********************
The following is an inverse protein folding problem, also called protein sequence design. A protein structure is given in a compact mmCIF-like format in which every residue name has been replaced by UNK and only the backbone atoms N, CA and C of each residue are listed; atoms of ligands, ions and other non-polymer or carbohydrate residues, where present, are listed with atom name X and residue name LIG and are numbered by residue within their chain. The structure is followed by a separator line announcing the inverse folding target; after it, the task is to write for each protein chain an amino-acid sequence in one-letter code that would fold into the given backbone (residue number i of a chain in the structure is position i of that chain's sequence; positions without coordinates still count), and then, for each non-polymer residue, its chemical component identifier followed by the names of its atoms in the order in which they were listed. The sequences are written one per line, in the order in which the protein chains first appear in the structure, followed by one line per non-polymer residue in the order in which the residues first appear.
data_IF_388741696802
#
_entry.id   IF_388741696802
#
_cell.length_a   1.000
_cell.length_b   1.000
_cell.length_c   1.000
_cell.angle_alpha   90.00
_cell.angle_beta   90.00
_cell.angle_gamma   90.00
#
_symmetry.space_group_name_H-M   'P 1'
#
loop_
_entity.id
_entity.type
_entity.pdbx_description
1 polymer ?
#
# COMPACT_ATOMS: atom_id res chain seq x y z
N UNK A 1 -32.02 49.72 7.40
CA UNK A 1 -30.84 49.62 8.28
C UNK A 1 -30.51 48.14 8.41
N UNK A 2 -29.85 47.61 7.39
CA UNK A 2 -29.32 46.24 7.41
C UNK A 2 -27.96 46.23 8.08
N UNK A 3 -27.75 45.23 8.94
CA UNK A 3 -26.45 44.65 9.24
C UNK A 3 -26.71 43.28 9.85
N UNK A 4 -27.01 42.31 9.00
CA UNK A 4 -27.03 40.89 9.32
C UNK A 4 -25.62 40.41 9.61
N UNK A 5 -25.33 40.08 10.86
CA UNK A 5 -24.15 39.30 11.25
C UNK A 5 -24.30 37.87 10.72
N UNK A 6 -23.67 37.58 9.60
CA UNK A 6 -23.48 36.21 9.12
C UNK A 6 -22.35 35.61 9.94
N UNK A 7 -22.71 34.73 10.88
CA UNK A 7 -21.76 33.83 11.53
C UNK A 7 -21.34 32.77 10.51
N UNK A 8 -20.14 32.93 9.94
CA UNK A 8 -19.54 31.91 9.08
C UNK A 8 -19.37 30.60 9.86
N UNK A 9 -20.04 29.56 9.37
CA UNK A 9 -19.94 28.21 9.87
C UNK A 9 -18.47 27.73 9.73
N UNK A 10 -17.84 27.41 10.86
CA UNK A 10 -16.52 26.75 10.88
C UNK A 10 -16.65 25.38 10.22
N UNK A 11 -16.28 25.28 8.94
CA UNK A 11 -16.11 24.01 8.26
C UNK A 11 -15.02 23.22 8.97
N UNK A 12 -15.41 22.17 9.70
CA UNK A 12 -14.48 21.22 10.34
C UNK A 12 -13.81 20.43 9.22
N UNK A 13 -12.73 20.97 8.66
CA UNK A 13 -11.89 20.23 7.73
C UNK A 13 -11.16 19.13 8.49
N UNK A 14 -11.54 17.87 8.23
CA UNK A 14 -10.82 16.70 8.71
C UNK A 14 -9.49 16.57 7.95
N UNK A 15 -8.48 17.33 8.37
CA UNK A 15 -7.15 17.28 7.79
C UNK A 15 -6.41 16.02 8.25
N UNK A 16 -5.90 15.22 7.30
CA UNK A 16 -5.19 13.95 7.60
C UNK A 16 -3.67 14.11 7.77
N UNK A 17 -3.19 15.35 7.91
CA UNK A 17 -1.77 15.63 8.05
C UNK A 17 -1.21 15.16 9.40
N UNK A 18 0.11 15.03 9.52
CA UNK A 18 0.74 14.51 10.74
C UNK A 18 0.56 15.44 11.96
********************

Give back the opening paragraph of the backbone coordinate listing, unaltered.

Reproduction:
The following is an inverse protein folding problem, also called protein sequence design. A protein structure is given in a compact mmCIF-like format in which every residue name has been replaced by UNK and only the backbone atoms N, CA and C of each residue are listed; atoms of ligands, ions and other non-polymer or carbohydrate residues, where present, are listed with atom name X and residue name LIG and are numbered by residue within their chain. The structure is followed by a separator line announcing the inverse folding target; after it, the task is to write for each protein chain an amino-acid sequence in one-letter code that would fold into the given backbone (residue number i of a chain in the structure is position i of that chain's sequence; positions without coordinates still count), and then, for each non-polymer residue, its chemical component identifier followed by the names of its atoms in the order in which they were listed. The sequences are written one per line, in the order in which the protein chains first appear in the structure, followed by one line per non-polymer residue in the order in which the residues first appear.